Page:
At RWA this year, a panel of well-known authors was asked if they had their careers to do all over again, what would they do differently. One replied that he'd have started writing much earlier. But Diane Gabaldon said something that really struck a chord with me. She said she wouldn't have had the life experience to write the books she'd written if she'd started earlier. Amen, sister.  And *lightbulb!*

Things happens for a reason.

To everything, there is a season. (Turn, turn, turn)

In that moment, I realized I hadn't finished this novel before now because I wasn't prepared to finish it. I no longer resent that decade as lost time. Now I'm grateful for it.

Although two other novels managed to bump this story out of line to be completed first, I've now returned to the world I love so well and the characters that are probably responsible for my second chance at a writing career. I've come home to Draxis, and this time, I'm bringing to the table a very valuable commodity that may have been lacking before--a whole lot of life experience.

Now...*drum roll please*...I have some great news to relate that provided me with a fresh burst of incentive. Draxis (under a working title) just finaled in its first contest! *\o/*

Now you'll have to excuse me because I really need to get back to work.  :)

(To be continued...) 

Friday, September 2, 2011


A week after our brush with the apocalypse here in central Virginia, I am back at my keyboard with a grateful heart. My house is still standing, despite an earthquake, a major freak thunderstorm and a hurricane. I have electricity and drinkable water and drivable streets. There are a few trees down in my neighborhood, a few neighborhoods just getting the lights back on. But overall, Fredericksburg fared better than Louisa County (at the epicenter of the earthquake), Richmond, Virginia Beach or Cape Hatteras (lashed by winds and rain) and certainly better than dozens of little towns in Vermont (surprised by Irene’s floods).

Being of a Biblical turn of mind here in Virginia, we’re inclined to keep an eye on the horizon for a plague of locusts next, but perhaps things are back to normal, what with a tropical storm headed for the Gulf Coast and the earthquakes back where they belong in Alaska and California. We will definitely be watching the outcome of those acts of Mother Nature with a more heightened sense of sympathy now, though. In the face of the true power of this world—when the earth moves or the wind blows at a hundred miles an hour or the sea rises up and takes the shore—humankind has little more than faith, hope and a limited set of survival skills to rely on.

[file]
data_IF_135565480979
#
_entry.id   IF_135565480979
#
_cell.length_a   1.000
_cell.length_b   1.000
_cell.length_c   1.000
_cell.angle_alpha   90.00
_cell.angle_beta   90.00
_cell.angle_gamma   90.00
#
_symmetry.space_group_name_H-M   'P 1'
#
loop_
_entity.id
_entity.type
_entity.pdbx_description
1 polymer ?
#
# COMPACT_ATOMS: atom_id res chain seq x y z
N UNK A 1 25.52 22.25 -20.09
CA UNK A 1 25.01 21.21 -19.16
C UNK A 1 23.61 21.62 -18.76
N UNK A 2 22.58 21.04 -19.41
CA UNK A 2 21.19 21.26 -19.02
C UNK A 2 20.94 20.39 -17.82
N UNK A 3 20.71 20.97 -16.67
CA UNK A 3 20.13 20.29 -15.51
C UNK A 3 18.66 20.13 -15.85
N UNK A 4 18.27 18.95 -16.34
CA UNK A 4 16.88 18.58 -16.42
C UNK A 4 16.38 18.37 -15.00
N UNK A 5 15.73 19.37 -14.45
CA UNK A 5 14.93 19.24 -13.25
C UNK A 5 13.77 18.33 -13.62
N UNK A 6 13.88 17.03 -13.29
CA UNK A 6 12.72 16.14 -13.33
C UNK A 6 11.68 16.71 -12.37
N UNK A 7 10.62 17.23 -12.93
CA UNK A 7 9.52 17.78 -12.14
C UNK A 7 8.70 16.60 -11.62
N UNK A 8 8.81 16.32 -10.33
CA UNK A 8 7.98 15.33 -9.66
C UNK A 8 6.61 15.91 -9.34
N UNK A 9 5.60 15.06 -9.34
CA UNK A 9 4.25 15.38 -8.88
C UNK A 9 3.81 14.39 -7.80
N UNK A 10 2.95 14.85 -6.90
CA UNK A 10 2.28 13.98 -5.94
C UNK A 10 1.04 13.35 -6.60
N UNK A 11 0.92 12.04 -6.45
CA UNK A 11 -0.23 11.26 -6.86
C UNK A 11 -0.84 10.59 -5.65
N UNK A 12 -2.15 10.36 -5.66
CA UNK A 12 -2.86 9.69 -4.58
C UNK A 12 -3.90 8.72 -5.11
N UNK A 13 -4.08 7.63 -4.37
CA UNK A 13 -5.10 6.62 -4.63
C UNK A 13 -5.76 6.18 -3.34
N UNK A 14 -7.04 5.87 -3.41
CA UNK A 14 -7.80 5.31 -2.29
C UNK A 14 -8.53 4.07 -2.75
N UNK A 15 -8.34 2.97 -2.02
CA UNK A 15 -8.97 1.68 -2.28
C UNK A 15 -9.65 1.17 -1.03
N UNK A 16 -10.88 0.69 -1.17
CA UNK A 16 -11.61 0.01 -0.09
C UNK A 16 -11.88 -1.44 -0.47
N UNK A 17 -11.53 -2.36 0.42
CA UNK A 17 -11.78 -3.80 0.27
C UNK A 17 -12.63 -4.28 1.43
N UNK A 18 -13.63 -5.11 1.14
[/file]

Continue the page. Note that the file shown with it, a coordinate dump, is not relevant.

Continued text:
The question I have, in the midst of all this real destruction, is why one of the most popular sub-sub-genres of SFR and YA is post-apocalyptic fiction. Of course, the story set in a bleak future following the destruction of our current decadent society has been an SF staple from the establishment of the genre. And it certainly must have seemed that the “end of civilization” was near at other times in our history—during the Cold War, for example, with the threat of nuclear war hanging over our heads.

But as T.S. Eliot once said, “This is how the world ends, not with a bang, but with a whimper.” Today, in 2011, it really does seem as if we might be on the way out. In a slow crumble, as the temperatures rise and the ice caps melt and the oceans rage and the earth groans. Do I want to read a novel about it? Not really. Do I want to spend months writing one, putting all my emotions into it, living it day after day until it’s done, then selling it to others for them to enjoy? Hell, no. I actually have a story to tell about the end of the world as we know it, but the thought of living with it while I write it depresses hell out of me. It’s one thing to write to exorcise your demons. It’s quite another to draw a pentagram on the floor, burn a black candle and whisper incantations in the night, thinking you can manage whatever rushes into the room.

Think I’ll stick with torturing, slave-trading aliens, thank you very much. They may not sell, but they’re not nearly as scary.

Donna’s Journal

New authors, cool web sites, great workshops, great online sites!

The biggest obstacle to digital publishing is piracy, by which Internet thieves steal e-book files and offer them free through filesharing sites like rapidshare and megaupload. Now the Curtis Agency and E-Reads have collaborated on a program to find and take down pirated files, a program that will help not only Curtis Agency authors, but others as well.

The system, developed by Muso TNT, sends out “spiders” over the Internet to find unauthorized files, searching by author. The spiders store the files on a password-protected site for later inspection by the author, agent or publisher. If the files are found at an unauthorized site, one click sends the files to a site administrator, who issues a standard Digital Millennium Copyright Act and takedown procedures notice. and easy, even if chasing digital pirates is like playing Whack-a-Mole, as one commenter admitted in the back-and-forth that followed the article in E-Reads' blog.

E-Reads describes itself as “a trail-blazing reprinter of out-of-print genre and general fiction and nonfiction by leading authors.” Books are available in ebook and paperback format. The Curtis Agency is a well-known New York literary agency. Read the full article about the anti-piracy system at